it. #-directives are stand-alone things on themselves.

Treating it as a compiler directive is an interesting idea. It certainly
doesn't work anything like other declarations in Swift; a compiler
directive might drive that point home.

I don't really like this specific design, though—it doesn't really match
the look and feel of existing directives. Looking through the Swift book, I
believe the only compiler directive that actually *changes* anything is
`#setline` (The Directive Formerly Known As `#line`). Its parameters
consist of an unmarked list of values with no separator or labeling. Trying
to duplicate that style would give us something like this:

        #operator <> infix left 100

That's, um, pretty bad. There *is* precedent for function-like constructs,
though, so perhaps we could do this:

        #operator <> infix(associativity: left, precedence: 100)
        #operator ! prefix

That's actually not too bad—it connects the attributes very strongly to
the `infix` keyword while still putting those details at the end of the
statement so they don't obscure the more important bits.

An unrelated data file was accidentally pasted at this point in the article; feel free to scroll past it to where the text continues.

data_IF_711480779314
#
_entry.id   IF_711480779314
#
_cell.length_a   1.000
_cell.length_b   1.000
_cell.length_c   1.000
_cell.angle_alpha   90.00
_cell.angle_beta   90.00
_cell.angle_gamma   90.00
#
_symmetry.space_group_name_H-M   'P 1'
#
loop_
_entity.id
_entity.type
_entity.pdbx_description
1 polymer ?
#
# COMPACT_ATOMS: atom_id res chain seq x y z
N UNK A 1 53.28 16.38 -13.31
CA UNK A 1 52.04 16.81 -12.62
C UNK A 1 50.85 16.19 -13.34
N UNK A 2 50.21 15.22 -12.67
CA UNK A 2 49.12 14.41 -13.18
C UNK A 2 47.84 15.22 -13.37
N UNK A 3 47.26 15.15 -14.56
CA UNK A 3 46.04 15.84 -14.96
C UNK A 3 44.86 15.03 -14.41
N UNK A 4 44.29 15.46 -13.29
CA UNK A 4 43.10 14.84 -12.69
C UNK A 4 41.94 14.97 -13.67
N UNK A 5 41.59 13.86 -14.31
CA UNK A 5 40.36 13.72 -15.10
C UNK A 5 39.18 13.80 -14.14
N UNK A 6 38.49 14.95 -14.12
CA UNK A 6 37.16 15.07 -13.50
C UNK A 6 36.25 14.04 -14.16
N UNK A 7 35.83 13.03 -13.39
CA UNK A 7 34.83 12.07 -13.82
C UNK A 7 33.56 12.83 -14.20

One other issue is that the compiler directives which are permitted in
statement position (rather than expressions like `#line` or
`#available(...)`) are "verb-y"—they read as commands, not nouns. It would
probably be more consistent to use a verb of some kind:

        #addoperator <> infix(associativity: left, precedence: 100)
        #defoperator <> infix(associativity: left, precedence: 100)

A space would make that more readable (even if it would break consistency
with `#setline`:

        #add operator <> infix(associativity: left, precedence: 100)
        #def operator <> infix(associativity: left, precedence: 100)

Or, more fancifully:

        #invent operator <> infix(associativity: left, precedence: 100)
        #adopt operator <> infix(associativity: left, precedence: 100)

In theory, this could become a mechanism to extend the grammar in other
ways, like:

        // add `foo?.bar()` to grammar
        #invent dispatcher ?. infix

        // add `if cond { statements } else { statements }` to grammar
        #invent statement if controlflow(_: expression, _: block, else:
block)

But that's a whole different kind of fanciful.